From its landlocked location in the middle of the country, Dallas is becoming the nationwide center for businesses that buy space for boat storage.
Dallas is home to the marina industry’s two biggest players, Safe Harbor Marinas and Suntex Marina Investors. They are acquiring marinas across the country, driving a trend of consolidation that has begun over the past decade as institutional investors woke up to the steady revenue opportunities that marinas offered.
Nearby Frisco is home to TopSide, a company founded in 2020 by two former Suntex executives and now owning three marinas in Texas and Oklahoma. TopSide and its founders and investors see plenty of room for expansion in an industry where many companies are still family-owned.
“They’re in the very early stages of consolidation and it seems like this is the right place for a lot of people to deploy capital, consolidate and make improvements,” said Josh Dennerlein, a Bank of America analyst who follows the industry.
A significant portion of marinas in the United States are still owned by families or other sole proprietors. Among marinas and shipyards who responded Marina Dock dude‘s 2021 Industry Survey, nearly three out of four were owned by families, condos, yacht clubs and similar establishments.
But many owners are reaching retirement age, said Adam Welch, who researched marinas for the Cornell Real Estate Review during his master’s degree in real estate. If they don’t have children who want to run the family business, they might be interested in selling.
Companies like Safe Harbor and Suntex are poised to buy thanks to the backing of institutional investors who have been increasingly drawn to the industry in recent years.
“The asset class has long been misunderstood,” Baxter Underwood, Safe Harbor’s CEO, wrote in an email. “From a seller’s perspective, it has been difficult for owners to exit marina positions without incurring large tax burdens. From a buyer’s perspective, most institutional investors have not understood the value drivers.”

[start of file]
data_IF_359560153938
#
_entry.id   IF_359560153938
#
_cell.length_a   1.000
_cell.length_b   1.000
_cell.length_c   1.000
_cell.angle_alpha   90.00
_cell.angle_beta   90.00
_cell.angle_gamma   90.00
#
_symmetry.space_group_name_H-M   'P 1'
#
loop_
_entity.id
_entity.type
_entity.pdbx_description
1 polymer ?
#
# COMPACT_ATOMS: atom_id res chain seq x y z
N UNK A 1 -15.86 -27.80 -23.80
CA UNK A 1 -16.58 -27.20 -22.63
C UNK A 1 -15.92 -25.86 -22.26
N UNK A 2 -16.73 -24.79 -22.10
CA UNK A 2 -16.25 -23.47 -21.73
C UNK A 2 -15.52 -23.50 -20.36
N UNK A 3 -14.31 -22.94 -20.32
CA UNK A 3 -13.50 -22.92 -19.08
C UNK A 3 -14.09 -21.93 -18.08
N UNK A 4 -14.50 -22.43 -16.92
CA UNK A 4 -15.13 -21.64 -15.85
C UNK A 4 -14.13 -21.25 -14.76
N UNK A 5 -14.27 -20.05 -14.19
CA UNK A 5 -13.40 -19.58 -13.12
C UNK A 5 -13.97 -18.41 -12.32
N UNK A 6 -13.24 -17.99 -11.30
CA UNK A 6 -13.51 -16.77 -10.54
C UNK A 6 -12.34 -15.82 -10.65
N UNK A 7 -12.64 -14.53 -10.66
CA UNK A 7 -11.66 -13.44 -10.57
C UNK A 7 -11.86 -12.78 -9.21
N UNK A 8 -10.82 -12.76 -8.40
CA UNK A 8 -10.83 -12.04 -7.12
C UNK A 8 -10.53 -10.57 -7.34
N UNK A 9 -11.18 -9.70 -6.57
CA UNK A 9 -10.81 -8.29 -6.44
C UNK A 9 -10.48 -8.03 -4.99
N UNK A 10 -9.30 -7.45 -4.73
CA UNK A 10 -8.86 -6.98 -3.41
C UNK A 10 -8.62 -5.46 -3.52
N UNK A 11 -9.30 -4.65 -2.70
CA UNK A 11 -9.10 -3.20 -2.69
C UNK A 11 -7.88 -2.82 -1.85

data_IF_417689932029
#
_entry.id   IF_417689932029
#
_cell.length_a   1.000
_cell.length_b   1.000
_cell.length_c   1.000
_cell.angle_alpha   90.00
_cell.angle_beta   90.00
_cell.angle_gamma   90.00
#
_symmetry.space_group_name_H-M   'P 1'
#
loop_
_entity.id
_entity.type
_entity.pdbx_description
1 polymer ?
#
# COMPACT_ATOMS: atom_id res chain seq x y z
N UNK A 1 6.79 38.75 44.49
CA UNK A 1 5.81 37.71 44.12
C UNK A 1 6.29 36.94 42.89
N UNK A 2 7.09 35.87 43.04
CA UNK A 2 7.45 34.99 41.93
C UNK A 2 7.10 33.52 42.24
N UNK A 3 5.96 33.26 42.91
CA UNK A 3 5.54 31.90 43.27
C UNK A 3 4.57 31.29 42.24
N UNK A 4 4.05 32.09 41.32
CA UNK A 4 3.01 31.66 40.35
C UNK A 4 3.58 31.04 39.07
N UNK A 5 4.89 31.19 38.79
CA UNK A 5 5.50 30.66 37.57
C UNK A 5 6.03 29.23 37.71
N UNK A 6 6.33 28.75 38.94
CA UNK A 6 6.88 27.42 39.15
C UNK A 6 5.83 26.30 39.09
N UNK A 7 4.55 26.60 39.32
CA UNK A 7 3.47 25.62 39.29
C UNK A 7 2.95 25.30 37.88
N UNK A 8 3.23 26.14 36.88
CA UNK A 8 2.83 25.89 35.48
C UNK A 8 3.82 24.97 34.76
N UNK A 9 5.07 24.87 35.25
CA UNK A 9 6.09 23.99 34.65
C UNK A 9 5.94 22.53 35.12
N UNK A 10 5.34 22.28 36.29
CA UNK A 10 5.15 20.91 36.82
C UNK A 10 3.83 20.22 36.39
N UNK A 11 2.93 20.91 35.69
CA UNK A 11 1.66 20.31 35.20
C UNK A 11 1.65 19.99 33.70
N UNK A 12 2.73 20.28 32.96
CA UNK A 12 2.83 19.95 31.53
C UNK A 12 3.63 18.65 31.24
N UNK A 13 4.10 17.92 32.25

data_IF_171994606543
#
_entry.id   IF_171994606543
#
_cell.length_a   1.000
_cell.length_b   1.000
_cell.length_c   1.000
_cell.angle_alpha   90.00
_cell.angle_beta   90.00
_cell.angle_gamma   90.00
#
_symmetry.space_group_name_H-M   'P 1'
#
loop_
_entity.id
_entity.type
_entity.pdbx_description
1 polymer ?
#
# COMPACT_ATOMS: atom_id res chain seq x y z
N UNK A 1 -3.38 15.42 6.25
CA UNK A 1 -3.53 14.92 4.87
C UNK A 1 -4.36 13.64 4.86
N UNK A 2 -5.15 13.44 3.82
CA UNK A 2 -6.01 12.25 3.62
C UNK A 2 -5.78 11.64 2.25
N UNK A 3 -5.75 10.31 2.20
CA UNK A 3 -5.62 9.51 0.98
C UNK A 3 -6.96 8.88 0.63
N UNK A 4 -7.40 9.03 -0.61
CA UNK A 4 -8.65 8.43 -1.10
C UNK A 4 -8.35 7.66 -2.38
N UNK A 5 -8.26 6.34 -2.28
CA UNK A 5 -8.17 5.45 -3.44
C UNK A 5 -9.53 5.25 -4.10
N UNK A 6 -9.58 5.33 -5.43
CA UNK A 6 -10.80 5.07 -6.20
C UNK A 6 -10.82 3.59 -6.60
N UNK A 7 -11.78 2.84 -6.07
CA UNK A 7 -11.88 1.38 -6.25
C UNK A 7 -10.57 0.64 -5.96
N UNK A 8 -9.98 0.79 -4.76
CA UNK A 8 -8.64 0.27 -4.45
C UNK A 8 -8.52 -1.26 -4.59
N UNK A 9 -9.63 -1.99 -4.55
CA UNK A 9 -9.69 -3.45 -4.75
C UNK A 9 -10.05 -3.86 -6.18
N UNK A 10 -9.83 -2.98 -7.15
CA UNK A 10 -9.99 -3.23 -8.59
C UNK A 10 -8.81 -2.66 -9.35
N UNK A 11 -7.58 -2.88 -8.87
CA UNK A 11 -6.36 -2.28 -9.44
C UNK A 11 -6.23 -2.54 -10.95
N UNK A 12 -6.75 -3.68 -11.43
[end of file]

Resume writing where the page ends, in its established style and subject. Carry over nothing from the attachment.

Marinas are relatively complex assets, Dennerlein said, and it wasn’t until investors started exploring opportunities in other assets that they began to look more attractive.
“I think it took a while for people to realize, ‘Hey, boats aren’t a good investment, but the marinas that store the boats, that work on the boats, those are the good investments,'” Dennerlein said .
Safe Harbor and Suntex have similar origin stories. Both grew out of existing marina operations run by local entrepreneurs. Both took their current form in 2015 when they landed private equity funding to begin their buying spree.
After a recapitalization last year, New York-based Centerbridge Partners is Suntex’s largest investor. The real estate fund Sun Communities bought Safe Harbor in February.
Marinas are a logical next step for investors like Sun Communities, Dennerlein said. Sun invests heavily in manufactured homes and RV parks, which have a lot in common with marinas.
“They have very similar demand dynamics [and] almost no supply,” said Dennerlein.
Today, Safe Harbor has 131 marinas. Suntex owns 52 marinas and operates 16 more through its subsidiary Westrec.
The way to the top involved combining separate chains. Suntex’s purchase of Westrec in February included a $400 million investment from Centerbridge and valued the combined company at $2.5 billion.
But leaders of both companies say they typically buy marinas from families. That means having conversations that go beyond finance.
“They want to sell primarily to someone who cares about their legacy and their team,” said Bryan Redmond, CEO of Suntex.
Although Safe Harbor and Suntex have grown rapidly, they still control a tiny share of the overall market. IBISWorld estimates that there are more than 9,700 marinas in the United States.
That means there’s still room for companies like TopSide, which launched in 2020 with backing from Dallas-based investors Miramar Equity Partners and TRT Holdings.